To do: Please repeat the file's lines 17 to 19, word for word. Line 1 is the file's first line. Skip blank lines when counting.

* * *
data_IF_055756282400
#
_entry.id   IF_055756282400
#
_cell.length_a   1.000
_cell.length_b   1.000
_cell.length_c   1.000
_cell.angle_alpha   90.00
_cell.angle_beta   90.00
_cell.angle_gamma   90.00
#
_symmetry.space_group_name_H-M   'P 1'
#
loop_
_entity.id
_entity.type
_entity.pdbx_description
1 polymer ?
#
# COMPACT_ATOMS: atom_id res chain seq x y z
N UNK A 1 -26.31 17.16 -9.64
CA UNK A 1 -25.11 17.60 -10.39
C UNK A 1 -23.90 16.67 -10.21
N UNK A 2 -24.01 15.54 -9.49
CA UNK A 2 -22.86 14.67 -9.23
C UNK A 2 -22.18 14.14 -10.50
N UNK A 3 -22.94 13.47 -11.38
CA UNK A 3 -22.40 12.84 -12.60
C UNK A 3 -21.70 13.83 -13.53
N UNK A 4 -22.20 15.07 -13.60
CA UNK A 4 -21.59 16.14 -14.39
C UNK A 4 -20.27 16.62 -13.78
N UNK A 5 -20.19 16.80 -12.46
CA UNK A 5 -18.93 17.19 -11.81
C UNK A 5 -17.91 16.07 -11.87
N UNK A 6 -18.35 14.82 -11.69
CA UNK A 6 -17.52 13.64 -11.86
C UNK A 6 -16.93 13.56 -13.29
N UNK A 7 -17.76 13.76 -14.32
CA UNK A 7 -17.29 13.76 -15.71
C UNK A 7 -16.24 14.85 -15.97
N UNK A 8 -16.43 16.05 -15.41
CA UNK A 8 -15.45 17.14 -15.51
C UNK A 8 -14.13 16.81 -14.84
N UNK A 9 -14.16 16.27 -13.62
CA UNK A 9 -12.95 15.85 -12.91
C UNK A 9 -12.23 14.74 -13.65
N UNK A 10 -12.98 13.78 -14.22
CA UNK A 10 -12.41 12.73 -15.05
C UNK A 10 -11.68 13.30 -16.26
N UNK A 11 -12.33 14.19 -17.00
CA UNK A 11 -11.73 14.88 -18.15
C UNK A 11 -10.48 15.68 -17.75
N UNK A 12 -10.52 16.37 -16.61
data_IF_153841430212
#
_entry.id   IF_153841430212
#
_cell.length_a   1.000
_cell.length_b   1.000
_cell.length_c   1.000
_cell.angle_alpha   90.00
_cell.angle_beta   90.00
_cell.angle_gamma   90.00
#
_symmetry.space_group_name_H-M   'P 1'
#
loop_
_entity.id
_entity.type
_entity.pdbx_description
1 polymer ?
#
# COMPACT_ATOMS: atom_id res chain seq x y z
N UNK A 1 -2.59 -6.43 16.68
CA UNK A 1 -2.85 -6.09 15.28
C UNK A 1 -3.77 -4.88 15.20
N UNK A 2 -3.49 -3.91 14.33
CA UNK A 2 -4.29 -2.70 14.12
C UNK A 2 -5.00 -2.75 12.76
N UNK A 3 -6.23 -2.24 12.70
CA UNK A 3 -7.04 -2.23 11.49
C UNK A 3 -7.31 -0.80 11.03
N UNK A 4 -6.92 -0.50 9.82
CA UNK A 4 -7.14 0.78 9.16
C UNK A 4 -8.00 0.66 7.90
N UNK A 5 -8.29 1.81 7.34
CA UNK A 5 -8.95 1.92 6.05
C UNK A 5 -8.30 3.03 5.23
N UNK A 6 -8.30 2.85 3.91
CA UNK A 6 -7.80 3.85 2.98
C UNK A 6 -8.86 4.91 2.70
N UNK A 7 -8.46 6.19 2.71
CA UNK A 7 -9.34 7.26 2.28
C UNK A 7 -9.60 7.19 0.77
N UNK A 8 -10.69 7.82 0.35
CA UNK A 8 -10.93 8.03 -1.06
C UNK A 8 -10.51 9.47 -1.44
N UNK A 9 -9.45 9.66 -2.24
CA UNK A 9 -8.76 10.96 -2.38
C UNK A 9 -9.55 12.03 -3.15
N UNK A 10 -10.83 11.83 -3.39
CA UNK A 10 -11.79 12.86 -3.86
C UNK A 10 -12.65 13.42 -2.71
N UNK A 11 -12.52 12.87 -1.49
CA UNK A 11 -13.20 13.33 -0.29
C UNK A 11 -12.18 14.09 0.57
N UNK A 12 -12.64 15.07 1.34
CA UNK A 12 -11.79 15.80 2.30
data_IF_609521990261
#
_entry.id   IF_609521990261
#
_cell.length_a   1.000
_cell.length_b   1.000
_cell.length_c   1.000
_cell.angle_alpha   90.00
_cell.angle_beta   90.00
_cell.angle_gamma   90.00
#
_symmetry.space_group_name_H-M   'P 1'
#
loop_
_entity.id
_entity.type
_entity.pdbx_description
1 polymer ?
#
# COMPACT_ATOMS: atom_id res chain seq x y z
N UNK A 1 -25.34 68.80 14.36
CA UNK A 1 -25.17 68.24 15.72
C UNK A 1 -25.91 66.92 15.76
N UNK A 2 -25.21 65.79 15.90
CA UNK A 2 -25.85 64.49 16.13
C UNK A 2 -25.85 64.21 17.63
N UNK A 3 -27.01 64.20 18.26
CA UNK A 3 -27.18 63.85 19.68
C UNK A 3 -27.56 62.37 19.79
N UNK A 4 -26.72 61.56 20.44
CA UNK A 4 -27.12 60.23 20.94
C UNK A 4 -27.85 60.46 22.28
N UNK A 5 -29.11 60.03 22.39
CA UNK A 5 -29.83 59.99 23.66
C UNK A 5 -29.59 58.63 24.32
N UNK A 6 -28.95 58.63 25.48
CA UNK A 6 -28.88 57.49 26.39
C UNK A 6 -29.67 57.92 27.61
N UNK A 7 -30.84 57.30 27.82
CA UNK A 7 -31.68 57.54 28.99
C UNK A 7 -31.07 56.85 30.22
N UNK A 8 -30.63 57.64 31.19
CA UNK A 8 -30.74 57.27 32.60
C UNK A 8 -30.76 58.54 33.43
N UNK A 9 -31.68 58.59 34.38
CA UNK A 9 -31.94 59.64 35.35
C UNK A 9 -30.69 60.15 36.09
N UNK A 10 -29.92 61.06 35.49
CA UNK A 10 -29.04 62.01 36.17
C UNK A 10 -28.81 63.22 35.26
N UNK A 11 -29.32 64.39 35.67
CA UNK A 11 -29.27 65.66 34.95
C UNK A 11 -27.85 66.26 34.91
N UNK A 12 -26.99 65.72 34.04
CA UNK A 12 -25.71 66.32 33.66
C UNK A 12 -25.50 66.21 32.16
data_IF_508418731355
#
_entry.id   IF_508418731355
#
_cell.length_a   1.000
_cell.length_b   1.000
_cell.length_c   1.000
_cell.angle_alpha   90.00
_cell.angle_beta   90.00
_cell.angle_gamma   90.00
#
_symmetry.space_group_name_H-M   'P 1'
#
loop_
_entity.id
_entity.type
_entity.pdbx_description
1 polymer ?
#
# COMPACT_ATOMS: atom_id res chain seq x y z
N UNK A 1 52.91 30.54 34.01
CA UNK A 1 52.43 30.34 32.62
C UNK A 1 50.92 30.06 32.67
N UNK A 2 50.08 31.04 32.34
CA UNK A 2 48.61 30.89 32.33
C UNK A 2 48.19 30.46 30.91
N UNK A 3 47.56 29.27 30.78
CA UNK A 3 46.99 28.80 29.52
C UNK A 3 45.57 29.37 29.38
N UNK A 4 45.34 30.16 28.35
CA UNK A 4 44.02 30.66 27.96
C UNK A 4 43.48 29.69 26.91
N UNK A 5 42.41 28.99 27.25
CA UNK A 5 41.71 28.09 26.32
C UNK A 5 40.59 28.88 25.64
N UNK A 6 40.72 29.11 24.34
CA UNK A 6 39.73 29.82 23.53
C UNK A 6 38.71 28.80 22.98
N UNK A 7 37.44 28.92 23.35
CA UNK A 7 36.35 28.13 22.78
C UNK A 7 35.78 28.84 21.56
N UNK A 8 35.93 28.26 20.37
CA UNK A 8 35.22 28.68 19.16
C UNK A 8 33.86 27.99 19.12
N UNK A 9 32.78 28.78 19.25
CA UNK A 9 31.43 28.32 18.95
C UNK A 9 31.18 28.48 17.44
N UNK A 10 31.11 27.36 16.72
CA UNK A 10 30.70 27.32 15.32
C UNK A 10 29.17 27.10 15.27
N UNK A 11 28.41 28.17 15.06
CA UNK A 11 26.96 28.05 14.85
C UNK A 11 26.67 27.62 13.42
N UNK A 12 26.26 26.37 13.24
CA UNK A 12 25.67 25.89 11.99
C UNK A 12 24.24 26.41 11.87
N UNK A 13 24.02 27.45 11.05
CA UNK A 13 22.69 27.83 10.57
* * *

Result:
_entity.pdbx_description
1 polymer ?
#